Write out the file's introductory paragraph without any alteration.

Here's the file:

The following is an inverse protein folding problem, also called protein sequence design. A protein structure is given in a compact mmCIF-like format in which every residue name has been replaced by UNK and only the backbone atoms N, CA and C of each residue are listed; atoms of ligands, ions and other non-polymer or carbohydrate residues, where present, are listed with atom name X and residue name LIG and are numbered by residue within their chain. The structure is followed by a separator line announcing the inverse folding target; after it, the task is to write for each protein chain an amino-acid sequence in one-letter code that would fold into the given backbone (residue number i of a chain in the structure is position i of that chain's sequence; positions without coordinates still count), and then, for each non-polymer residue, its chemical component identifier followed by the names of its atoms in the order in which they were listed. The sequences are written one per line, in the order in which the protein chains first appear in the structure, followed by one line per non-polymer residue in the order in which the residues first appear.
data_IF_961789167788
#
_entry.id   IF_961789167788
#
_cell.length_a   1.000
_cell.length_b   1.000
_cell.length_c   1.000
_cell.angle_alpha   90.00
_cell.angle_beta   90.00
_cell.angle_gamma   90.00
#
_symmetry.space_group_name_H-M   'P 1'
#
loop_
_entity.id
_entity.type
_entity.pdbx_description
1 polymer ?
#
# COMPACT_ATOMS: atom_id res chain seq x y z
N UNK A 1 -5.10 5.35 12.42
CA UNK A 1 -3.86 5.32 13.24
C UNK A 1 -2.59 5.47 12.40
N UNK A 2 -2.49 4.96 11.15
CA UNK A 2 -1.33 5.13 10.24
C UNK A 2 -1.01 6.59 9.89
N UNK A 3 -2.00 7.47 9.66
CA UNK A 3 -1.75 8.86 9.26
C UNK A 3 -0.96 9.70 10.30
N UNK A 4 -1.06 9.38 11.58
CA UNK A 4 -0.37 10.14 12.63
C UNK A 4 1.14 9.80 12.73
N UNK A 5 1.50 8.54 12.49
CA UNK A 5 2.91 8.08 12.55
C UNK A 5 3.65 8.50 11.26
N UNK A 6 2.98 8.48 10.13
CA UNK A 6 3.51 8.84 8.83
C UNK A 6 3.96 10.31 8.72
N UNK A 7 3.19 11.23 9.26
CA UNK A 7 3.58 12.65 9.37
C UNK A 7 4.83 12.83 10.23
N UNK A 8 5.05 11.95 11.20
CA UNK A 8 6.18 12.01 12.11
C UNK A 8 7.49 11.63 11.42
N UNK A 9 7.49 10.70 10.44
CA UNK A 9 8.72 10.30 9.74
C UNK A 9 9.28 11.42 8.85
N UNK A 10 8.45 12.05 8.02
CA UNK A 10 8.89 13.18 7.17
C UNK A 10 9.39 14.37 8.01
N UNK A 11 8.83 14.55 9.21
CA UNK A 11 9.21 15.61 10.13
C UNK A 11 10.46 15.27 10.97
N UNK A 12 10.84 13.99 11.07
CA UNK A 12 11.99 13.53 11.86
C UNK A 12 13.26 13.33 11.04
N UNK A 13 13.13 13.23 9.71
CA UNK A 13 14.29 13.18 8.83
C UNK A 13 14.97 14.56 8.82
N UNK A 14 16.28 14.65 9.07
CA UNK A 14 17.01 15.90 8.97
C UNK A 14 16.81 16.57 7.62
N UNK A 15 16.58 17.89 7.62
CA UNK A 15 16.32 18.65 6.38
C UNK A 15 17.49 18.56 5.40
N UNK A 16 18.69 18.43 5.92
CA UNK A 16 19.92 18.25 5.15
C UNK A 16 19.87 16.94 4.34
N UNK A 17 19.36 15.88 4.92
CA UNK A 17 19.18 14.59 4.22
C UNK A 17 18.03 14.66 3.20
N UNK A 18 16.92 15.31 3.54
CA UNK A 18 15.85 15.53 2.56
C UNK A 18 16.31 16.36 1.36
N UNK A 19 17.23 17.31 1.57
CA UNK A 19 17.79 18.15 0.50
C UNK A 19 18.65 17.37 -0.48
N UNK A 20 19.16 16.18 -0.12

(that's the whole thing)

The following is an inverse protein folding problem, also called protein sequence design. A protein structure is given in a compact mmCIF-like format in which every residue name has been replaced by UNK and only the backbone atoms N, CA and C of each residue are listed; atoms of ligands, ions and other non-polymer or carbohydrate residues, where present, are listed with atom name X and residue name LIG and are numbered by residue within their chain. The structure is followed by a separator line announcing the inverse folding target; after it, the task is to write for each protein chain an amino-acid sequence in one-letter code that would fold into the given backbone (residue number i of a chain in the structure is position i of that chain's sequence; positions without coordinates still count), and then, for each non-polymer residue, its chemical component identifier followed by the names of its atoms in the order in which they were listed. The sequences are written one per line, in the order in which the protein chains first appear in the structure, followed by one line per non-polymer residue in the order in which the residues first appear.